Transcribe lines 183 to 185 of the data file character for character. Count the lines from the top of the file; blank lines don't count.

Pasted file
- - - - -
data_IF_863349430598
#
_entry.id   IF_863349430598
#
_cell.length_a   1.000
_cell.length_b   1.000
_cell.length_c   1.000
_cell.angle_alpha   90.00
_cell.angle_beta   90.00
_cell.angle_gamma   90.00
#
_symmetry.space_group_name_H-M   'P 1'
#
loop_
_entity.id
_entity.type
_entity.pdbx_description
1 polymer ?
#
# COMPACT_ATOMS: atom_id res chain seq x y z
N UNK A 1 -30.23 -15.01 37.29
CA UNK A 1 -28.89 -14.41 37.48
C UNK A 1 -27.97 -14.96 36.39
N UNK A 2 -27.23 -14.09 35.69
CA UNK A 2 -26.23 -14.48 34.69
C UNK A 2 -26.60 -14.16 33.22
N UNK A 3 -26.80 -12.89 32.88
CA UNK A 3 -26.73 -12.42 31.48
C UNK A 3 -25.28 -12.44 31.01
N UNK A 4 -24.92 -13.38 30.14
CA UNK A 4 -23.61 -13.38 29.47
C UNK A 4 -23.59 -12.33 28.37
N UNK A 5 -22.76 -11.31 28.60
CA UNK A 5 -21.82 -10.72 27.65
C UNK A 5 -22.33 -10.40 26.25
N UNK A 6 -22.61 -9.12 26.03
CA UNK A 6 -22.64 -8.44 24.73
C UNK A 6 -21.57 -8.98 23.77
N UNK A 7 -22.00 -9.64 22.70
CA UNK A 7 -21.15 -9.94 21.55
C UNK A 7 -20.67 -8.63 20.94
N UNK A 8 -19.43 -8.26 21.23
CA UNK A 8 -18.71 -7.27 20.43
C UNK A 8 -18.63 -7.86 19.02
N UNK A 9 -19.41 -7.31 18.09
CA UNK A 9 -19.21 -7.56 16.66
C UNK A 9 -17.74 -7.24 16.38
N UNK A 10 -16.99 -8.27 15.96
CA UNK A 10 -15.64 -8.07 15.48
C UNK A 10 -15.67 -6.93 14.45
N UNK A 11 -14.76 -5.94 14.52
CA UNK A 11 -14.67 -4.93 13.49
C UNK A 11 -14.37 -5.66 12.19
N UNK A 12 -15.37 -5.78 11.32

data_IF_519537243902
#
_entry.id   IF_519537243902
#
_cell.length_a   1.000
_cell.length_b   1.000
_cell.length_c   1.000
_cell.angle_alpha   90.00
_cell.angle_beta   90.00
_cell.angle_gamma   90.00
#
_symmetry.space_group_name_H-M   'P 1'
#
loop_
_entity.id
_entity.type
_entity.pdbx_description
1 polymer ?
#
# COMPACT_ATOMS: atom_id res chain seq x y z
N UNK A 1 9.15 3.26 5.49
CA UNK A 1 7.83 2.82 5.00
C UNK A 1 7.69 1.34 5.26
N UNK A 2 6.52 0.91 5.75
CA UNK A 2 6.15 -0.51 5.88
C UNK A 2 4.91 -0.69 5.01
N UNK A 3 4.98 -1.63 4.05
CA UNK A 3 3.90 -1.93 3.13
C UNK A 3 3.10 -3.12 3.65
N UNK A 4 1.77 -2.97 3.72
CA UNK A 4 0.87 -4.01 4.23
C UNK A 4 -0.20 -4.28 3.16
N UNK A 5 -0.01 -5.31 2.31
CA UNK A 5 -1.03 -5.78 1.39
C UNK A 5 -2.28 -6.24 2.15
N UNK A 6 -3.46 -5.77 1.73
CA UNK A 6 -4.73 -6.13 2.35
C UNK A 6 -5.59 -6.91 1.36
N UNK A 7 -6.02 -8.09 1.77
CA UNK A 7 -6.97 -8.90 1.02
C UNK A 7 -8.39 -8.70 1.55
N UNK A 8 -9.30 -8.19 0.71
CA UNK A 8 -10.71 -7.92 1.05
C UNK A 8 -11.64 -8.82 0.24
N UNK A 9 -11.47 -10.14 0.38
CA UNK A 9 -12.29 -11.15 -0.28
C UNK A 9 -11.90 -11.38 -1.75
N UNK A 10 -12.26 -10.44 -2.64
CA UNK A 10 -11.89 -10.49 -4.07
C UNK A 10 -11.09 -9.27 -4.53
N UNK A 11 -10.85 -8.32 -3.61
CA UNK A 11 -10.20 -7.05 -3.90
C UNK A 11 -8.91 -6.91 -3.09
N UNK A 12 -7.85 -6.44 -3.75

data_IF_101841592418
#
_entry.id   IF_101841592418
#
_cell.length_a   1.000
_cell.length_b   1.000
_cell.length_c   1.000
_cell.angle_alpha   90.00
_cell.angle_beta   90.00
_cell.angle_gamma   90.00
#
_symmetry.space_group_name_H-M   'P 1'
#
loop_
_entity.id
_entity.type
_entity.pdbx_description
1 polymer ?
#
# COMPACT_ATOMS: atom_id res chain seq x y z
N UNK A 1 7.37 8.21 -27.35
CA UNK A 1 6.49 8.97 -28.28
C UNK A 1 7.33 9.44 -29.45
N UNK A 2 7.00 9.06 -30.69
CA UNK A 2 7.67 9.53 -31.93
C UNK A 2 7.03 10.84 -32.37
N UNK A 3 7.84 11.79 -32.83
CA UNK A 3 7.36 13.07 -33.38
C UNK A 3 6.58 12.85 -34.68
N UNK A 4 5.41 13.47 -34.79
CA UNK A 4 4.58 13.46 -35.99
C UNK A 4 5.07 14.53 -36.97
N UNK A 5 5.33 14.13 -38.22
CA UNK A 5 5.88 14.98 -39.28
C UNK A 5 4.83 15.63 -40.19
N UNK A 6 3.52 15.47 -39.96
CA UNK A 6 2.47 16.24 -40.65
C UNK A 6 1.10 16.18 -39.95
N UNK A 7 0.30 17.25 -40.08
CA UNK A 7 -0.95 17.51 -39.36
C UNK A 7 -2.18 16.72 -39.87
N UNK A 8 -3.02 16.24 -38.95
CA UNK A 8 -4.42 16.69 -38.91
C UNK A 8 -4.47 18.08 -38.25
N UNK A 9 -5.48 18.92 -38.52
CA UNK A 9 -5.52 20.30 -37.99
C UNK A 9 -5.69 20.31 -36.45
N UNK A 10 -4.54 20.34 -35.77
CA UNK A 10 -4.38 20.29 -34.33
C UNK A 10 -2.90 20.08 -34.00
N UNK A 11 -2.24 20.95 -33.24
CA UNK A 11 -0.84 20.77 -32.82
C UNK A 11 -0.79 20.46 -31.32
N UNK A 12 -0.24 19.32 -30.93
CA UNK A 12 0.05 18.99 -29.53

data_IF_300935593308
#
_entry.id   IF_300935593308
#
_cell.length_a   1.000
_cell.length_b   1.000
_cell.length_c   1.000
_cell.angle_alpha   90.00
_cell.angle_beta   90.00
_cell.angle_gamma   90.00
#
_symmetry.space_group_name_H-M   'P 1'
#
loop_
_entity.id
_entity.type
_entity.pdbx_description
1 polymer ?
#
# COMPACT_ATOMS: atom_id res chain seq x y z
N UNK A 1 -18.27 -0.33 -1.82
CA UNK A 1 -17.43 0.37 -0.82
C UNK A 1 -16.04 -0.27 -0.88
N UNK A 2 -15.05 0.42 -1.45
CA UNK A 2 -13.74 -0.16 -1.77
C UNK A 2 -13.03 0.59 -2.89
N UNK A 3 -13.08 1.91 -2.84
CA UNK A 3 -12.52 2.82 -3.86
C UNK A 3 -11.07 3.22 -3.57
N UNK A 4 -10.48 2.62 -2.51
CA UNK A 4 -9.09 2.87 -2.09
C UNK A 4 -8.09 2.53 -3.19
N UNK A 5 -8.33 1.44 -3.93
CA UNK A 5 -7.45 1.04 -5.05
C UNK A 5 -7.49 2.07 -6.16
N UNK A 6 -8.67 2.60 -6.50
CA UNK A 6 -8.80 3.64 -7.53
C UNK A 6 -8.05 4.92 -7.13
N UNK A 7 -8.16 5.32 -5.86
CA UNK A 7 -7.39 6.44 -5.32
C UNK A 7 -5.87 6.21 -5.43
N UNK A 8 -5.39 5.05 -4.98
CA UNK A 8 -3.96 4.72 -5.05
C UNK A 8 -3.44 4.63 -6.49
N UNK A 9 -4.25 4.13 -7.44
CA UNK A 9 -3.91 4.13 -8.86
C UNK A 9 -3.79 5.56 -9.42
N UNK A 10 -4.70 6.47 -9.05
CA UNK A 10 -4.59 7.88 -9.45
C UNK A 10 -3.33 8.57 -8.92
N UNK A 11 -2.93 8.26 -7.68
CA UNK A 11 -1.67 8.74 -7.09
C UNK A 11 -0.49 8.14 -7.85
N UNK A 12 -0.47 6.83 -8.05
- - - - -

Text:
# COMPACT_ATOMS: atom_id res chain seq x y z
N UNK A 1 -18.27 -0.33 -1.82
CA UNK A 1 -17.43 0.37 -0.82